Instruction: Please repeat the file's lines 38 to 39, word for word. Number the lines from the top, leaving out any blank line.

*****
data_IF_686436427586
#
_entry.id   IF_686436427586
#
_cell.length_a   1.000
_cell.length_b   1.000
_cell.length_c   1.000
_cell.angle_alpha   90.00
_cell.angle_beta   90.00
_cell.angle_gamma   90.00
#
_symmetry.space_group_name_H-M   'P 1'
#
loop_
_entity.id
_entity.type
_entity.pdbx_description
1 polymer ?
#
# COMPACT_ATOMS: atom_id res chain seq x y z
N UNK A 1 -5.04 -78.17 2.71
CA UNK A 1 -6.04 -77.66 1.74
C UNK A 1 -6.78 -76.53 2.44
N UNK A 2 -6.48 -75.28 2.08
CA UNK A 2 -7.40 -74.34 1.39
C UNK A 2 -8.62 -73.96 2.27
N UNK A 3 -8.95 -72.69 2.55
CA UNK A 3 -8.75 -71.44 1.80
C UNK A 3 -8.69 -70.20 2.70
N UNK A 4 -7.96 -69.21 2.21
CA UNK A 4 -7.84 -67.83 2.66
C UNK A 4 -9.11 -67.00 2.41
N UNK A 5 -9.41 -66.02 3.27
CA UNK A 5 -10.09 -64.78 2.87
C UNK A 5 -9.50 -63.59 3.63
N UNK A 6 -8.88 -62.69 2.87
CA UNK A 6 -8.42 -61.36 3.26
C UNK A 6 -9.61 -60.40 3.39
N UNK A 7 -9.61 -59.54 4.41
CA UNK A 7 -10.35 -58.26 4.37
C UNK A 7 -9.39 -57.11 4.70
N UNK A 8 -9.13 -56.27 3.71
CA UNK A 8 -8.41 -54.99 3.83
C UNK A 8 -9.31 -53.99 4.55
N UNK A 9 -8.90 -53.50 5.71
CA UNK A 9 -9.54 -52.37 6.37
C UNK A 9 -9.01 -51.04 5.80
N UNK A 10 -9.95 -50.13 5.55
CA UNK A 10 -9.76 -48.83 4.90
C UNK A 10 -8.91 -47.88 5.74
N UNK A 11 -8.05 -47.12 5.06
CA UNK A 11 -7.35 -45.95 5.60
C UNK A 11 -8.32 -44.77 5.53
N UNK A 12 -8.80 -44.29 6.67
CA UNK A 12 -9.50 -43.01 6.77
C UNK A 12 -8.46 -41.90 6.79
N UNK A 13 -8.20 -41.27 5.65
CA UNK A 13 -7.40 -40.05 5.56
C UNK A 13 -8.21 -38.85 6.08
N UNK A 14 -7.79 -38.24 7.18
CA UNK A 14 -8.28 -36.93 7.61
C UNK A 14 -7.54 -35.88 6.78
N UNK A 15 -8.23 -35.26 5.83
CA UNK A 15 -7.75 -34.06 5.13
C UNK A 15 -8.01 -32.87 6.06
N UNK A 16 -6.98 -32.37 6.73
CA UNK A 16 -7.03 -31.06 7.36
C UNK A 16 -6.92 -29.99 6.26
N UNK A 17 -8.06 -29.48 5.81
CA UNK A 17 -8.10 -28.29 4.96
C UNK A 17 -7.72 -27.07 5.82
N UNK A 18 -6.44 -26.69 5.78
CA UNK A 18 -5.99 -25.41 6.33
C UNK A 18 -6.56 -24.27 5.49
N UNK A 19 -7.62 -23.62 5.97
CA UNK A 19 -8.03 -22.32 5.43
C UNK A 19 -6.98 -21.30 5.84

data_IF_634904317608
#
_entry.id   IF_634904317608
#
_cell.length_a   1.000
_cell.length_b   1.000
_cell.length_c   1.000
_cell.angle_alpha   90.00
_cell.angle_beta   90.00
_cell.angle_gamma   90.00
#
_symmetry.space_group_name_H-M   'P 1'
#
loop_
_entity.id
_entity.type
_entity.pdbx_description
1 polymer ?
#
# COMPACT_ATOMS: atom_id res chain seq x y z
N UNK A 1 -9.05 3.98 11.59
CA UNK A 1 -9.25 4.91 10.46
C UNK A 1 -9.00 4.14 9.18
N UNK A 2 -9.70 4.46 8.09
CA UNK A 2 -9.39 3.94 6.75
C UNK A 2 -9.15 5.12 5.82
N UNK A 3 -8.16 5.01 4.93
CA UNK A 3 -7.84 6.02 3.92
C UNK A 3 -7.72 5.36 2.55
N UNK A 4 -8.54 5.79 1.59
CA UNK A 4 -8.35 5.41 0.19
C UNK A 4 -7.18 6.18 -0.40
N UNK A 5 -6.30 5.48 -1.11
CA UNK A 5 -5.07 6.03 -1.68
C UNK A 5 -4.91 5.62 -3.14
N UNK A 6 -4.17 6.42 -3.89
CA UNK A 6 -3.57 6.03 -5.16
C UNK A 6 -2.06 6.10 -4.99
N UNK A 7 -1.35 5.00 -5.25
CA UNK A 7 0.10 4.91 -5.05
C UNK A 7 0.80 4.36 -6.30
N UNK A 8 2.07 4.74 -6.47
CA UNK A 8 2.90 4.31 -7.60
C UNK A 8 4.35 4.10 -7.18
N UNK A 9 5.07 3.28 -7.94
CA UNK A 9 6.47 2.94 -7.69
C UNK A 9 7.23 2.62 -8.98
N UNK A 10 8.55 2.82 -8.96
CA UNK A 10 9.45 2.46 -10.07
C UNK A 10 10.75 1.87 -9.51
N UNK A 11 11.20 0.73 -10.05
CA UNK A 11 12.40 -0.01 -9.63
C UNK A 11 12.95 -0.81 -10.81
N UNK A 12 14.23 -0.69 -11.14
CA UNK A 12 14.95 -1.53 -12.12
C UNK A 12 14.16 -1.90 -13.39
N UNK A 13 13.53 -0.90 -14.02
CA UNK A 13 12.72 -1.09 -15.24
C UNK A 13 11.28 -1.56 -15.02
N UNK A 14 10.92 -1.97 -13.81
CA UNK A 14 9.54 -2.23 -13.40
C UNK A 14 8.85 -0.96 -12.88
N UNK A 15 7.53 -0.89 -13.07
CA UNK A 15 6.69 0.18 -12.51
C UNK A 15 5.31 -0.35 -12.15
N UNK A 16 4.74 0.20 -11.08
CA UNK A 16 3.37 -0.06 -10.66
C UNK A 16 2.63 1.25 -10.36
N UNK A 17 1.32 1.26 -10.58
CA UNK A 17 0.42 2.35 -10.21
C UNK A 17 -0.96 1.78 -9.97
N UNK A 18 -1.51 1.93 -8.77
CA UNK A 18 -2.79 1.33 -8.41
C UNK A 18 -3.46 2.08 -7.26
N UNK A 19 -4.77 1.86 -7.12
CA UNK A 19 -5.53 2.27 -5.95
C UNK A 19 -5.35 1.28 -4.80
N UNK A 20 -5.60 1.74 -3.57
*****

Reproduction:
C UNK A 6 -9.61 -60.40 3.39
N UNK A 7 -9.61 -59.54 4.41